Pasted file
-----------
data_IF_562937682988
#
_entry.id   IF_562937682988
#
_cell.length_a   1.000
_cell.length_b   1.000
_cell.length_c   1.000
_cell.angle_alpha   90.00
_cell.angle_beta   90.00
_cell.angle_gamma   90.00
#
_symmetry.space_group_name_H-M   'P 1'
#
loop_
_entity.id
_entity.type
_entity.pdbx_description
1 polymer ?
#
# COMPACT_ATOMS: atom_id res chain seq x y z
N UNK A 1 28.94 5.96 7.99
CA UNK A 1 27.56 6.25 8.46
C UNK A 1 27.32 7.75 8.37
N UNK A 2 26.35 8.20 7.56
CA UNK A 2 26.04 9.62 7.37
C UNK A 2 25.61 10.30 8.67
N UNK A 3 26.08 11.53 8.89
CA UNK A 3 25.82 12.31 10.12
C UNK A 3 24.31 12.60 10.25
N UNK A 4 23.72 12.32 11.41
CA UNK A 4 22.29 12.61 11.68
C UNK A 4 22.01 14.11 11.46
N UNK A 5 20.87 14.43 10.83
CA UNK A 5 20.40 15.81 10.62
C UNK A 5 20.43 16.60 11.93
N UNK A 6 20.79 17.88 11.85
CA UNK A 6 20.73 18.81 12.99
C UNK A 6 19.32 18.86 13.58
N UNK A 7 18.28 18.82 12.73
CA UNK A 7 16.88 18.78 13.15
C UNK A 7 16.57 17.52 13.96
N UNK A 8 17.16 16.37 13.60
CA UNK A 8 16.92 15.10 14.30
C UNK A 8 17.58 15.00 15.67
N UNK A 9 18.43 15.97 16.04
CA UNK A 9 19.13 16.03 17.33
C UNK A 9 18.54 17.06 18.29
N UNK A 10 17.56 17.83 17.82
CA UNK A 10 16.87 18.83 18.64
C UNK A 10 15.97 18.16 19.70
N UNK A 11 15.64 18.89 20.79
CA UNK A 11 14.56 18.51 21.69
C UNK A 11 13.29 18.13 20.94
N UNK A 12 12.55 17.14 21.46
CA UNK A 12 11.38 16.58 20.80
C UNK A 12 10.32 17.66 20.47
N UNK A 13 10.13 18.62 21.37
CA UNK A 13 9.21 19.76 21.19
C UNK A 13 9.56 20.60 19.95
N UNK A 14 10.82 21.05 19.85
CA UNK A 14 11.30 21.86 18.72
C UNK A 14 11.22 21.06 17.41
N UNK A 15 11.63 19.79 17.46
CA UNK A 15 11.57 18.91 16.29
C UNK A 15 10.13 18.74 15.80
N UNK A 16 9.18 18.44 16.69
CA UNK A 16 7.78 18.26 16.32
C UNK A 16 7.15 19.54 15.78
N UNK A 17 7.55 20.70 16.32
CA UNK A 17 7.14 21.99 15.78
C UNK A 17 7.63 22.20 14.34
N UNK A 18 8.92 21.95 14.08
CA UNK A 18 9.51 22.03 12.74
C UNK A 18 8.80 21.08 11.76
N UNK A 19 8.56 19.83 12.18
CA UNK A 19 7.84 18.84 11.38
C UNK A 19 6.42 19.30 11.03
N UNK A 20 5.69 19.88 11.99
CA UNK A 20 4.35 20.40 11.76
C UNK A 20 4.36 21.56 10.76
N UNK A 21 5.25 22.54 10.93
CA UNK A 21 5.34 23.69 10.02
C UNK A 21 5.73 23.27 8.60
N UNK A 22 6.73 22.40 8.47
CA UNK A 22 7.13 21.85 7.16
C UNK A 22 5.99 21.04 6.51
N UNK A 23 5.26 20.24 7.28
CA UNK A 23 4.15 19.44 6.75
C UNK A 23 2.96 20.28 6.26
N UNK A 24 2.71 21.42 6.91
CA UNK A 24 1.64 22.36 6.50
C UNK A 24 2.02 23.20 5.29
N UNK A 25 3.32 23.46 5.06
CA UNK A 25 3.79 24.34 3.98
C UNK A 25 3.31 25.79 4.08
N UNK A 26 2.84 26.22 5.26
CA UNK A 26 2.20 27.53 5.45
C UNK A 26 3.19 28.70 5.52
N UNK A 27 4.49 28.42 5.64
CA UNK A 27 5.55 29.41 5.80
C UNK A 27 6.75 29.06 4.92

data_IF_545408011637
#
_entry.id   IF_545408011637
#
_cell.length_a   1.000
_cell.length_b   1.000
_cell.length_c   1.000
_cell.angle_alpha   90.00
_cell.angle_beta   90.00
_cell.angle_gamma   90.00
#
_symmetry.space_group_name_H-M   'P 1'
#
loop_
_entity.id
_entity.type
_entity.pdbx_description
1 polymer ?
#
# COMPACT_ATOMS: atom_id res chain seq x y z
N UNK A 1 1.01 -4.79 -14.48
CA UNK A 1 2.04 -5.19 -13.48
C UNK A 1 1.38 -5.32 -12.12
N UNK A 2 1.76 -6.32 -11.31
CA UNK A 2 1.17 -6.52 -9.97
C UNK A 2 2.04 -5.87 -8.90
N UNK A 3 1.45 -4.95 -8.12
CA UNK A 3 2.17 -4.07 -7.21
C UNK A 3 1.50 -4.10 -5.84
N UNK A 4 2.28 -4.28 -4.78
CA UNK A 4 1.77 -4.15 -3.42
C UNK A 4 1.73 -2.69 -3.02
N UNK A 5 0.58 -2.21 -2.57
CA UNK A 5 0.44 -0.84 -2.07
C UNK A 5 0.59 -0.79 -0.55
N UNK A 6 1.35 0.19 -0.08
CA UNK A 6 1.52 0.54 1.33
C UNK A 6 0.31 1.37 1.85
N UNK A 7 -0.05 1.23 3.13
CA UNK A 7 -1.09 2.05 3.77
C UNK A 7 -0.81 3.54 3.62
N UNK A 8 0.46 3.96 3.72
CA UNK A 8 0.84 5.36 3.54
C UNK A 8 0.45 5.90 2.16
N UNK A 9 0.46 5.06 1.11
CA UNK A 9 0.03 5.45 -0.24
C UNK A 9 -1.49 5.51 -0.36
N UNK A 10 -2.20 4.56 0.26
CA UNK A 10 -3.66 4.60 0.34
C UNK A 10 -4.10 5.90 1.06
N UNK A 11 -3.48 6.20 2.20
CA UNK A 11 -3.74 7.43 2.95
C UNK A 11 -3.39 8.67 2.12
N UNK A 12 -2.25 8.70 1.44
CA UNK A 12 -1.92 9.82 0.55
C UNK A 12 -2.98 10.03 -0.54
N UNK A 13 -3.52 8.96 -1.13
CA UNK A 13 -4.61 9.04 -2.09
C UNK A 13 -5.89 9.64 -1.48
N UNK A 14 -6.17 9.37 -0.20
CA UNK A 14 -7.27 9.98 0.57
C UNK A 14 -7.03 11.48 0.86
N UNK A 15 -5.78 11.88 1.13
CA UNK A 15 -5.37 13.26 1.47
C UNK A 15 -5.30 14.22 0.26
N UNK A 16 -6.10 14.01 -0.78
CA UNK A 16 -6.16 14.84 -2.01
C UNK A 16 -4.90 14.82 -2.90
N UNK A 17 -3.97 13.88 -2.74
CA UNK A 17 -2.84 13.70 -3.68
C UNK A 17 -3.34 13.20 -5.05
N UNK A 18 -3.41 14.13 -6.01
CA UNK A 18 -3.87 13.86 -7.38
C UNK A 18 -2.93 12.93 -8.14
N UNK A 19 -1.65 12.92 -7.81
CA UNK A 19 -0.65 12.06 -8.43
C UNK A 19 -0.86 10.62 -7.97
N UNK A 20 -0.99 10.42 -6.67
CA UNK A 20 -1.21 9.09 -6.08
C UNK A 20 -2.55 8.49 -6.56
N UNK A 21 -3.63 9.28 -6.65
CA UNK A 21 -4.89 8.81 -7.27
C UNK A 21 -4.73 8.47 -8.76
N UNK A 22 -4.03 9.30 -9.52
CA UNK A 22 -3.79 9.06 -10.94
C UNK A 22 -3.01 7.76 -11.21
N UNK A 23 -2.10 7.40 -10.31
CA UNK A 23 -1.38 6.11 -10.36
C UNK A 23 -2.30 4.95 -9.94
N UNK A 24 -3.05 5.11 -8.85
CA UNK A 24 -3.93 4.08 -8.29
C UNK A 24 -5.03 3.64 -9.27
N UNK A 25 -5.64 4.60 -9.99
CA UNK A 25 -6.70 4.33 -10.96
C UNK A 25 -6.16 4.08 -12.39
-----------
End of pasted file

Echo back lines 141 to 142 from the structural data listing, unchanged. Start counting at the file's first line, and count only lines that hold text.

CA UNK A 7 -1.09 2.05 3.77
C UNK A 7 -0.81 3.54 3.62